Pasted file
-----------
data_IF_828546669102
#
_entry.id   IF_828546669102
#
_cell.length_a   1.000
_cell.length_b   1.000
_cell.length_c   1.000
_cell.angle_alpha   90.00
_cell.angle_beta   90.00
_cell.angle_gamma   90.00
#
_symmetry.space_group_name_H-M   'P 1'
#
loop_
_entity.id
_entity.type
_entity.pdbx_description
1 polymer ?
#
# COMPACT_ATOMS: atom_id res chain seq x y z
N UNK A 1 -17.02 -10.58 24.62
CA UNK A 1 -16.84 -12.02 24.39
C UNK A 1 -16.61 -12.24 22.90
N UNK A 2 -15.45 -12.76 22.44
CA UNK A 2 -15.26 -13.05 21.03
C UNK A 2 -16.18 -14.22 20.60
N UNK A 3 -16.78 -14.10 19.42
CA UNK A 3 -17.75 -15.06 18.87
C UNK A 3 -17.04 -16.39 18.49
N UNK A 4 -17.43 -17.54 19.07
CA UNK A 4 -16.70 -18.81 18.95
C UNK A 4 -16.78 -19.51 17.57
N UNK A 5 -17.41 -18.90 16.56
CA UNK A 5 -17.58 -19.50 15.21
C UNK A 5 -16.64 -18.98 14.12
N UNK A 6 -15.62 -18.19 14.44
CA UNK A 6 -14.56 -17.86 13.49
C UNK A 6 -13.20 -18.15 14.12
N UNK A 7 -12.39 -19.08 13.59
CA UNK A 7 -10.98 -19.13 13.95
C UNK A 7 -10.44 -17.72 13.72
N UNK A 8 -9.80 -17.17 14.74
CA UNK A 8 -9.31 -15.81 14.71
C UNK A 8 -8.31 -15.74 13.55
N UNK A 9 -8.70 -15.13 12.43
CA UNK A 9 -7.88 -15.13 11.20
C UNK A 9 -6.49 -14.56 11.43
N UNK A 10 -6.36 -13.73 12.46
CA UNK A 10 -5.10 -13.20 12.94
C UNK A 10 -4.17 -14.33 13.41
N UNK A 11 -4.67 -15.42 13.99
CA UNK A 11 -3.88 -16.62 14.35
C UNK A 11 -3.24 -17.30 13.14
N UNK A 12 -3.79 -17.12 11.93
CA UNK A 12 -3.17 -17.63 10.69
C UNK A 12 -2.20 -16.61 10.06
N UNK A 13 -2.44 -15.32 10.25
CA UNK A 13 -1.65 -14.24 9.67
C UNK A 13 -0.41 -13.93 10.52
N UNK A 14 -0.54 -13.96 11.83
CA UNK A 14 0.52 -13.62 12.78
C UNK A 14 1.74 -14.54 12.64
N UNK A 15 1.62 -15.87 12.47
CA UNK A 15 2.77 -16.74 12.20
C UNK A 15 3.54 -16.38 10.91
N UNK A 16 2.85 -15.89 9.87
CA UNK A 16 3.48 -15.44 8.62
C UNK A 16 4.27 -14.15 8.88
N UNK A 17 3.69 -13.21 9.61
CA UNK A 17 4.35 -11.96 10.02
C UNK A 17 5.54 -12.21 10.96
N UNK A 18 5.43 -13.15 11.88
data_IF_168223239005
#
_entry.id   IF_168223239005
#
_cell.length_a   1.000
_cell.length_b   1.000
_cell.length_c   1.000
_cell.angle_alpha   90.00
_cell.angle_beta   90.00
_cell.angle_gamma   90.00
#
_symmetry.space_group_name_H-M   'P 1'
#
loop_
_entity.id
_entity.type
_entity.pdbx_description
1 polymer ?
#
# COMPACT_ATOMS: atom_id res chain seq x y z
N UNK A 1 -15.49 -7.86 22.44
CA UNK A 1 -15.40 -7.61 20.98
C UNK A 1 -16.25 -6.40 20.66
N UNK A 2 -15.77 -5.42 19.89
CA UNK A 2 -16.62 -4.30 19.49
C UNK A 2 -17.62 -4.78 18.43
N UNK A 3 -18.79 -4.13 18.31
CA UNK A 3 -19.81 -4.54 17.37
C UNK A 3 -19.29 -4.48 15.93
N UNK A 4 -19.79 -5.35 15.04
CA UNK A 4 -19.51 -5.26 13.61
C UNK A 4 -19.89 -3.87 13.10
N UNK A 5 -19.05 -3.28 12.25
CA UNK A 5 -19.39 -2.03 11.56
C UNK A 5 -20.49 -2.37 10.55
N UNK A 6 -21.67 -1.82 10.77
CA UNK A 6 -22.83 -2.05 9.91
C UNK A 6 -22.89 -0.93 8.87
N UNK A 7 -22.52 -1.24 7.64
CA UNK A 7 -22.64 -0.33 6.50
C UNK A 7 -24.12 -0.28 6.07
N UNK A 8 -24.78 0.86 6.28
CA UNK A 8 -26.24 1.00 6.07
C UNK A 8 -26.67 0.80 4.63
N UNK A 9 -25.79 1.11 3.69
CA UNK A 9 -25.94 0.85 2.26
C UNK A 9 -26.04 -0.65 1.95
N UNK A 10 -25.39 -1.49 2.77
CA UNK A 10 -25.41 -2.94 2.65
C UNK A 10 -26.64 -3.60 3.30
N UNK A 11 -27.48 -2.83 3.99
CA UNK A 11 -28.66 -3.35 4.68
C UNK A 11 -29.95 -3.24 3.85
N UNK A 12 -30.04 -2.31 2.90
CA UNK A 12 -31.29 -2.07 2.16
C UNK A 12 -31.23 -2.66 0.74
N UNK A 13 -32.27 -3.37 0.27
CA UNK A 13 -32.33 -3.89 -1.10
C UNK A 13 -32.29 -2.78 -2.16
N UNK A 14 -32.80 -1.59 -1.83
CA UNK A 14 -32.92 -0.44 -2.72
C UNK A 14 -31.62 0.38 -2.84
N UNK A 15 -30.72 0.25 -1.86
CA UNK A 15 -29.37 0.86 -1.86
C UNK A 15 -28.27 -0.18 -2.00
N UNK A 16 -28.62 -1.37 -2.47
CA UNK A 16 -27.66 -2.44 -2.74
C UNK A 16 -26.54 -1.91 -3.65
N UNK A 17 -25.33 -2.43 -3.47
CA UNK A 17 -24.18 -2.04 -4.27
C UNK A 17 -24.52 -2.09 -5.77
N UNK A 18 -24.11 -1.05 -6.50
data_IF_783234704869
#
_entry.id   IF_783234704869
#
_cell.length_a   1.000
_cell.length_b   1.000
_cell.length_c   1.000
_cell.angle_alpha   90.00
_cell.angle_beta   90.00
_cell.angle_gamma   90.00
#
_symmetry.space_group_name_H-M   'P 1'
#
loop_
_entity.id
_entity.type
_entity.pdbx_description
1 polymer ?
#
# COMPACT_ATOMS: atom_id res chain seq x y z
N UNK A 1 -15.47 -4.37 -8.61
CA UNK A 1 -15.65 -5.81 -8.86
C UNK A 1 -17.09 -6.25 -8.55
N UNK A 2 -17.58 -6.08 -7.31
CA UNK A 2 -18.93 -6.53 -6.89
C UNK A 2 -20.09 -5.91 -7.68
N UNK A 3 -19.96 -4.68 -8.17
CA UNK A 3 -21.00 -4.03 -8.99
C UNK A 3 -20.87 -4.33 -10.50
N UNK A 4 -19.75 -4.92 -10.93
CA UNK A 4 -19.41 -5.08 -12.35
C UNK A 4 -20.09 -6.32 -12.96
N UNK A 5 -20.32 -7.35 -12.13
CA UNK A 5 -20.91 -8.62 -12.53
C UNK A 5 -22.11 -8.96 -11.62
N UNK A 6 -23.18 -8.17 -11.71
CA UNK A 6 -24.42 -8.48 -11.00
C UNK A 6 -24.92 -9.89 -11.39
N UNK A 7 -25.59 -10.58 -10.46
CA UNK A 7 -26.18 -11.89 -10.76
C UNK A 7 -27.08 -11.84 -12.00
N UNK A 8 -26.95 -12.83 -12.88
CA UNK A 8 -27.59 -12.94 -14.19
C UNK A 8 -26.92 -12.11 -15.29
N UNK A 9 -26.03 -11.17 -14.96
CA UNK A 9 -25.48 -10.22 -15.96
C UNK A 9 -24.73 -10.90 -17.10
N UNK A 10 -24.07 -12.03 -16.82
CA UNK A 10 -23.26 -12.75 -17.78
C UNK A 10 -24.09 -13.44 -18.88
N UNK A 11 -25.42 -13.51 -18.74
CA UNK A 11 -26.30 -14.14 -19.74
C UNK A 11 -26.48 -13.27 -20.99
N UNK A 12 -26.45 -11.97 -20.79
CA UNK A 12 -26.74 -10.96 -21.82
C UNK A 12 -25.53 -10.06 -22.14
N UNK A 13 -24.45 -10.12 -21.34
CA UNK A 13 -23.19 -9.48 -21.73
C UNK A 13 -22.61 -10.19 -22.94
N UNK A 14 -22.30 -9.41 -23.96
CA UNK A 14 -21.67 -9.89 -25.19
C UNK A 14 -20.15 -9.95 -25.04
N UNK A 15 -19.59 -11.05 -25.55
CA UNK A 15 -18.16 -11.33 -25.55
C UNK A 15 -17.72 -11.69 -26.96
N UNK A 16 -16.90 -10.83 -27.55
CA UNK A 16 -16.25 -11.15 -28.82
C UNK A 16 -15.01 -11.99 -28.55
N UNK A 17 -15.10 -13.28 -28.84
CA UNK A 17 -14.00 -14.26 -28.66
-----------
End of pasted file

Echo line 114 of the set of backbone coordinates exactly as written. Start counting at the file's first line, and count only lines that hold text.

N UNK A 8 -24.78 0.86 6.28